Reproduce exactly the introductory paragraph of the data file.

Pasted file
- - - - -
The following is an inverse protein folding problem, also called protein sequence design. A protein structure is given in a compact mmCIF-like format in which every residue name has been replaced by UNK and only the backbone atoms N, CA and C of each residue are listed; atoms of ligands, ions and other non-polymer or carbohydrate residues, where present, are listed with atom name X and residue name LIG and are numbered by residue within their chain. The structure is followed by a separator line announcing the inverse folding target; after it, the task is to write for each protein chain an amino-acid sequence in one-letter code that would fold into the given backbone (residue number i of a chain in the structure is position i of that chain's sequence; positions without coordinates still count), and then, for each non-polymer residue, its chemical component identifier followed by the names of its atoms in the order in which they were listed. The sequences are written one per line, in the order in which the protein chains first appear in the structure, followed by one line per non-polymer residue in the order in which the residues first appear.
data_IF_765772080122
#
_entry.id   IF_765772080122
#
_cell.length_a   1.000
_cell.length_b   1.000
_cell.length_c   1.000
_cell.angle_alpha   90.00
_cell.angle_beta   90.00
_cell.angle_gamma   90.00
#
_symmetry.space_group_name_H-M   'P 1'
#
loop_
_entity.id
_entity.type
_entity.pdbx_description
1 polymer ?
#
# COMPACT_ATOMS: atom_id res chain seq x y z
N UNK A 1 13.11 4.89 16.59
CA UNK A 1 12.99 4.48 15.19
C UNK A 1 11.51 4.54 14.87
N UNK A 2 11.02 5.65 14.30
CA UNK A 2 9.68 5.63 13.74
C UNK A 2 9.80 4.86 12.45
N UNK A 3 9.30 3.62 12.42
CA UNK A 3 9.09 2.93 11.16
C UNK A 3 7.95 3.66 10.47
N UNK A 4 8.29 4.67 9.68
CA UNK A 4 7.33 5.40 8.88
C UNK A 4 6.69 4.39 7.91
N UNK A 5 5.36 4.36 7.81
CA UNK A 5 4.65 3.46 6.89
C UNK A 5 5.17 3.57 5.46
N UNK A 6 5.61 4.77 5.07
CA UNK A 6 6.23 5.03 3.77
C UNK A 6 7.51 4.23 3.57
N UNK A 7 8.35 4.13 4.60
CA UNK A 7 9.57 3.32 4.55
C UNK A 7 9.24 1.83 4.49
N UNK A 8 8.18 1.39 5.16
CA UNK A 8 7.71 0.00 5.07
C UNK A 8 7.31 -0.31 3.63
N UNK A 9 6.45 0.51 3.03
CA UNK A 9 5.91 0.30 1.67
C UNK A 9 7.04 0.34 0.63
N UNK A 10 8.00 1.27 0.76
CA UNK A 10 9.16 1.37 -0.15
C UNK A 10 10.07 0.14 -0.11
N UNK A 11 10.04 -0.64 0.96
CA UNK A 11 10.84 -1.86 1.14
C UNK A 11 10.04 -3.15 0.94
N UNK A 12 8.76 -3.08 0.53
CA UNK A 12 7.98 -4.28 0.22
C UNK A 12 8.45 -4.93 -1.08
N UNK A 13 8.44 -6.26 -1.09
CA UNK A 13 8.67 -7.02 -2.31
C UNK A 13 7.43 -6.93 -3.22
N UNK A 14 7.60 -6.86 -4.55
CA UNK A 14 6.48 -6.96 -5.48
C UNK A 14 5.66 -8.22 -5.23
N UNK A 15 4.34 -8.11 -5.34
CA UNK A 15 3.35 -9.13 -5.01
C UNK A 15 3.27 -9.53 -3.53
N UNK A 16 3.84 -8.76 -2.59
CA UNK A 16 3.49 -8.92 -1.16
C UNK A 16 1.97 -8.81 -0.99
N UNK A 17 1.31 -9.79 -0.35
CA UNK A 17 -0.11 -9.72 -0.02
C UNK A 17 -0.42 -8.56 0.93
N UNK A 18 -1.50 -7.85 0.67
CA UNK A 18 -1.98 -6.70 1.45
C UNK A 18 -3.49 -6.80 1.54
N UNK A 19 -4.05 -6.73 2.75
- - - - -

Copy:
The following is an inverse protein folding problem, also called protein sequence design. A protein structure is given in a compact mmCIF-like format in which every residue name has been replaced by UNK and only the backbone atoms N, CA and C of each residue are listed; atoms of ligands, ions and other non-polymer or carbohydrate residues, where present, are listed with atom name X and residue name LIG and are numbered by residue within their chain. The structure is followed by a separator line announcing the inverse folding target; after it, the task is to write for each protein chain an amino-acid sequence in one-letter code that would fold into the given backbone (residue number i of a chain in the structure is position i of that chain's sequence; positions without coordinates still count), and then, for each non-polymer residue, its chemical component identifier followed by the names of its atoms in the order in which they were listed. The sequences are written one per line, in the order in which the protein chains first appear in the structure, followed by one line per non-polymer residue in the order in which the residues first appear.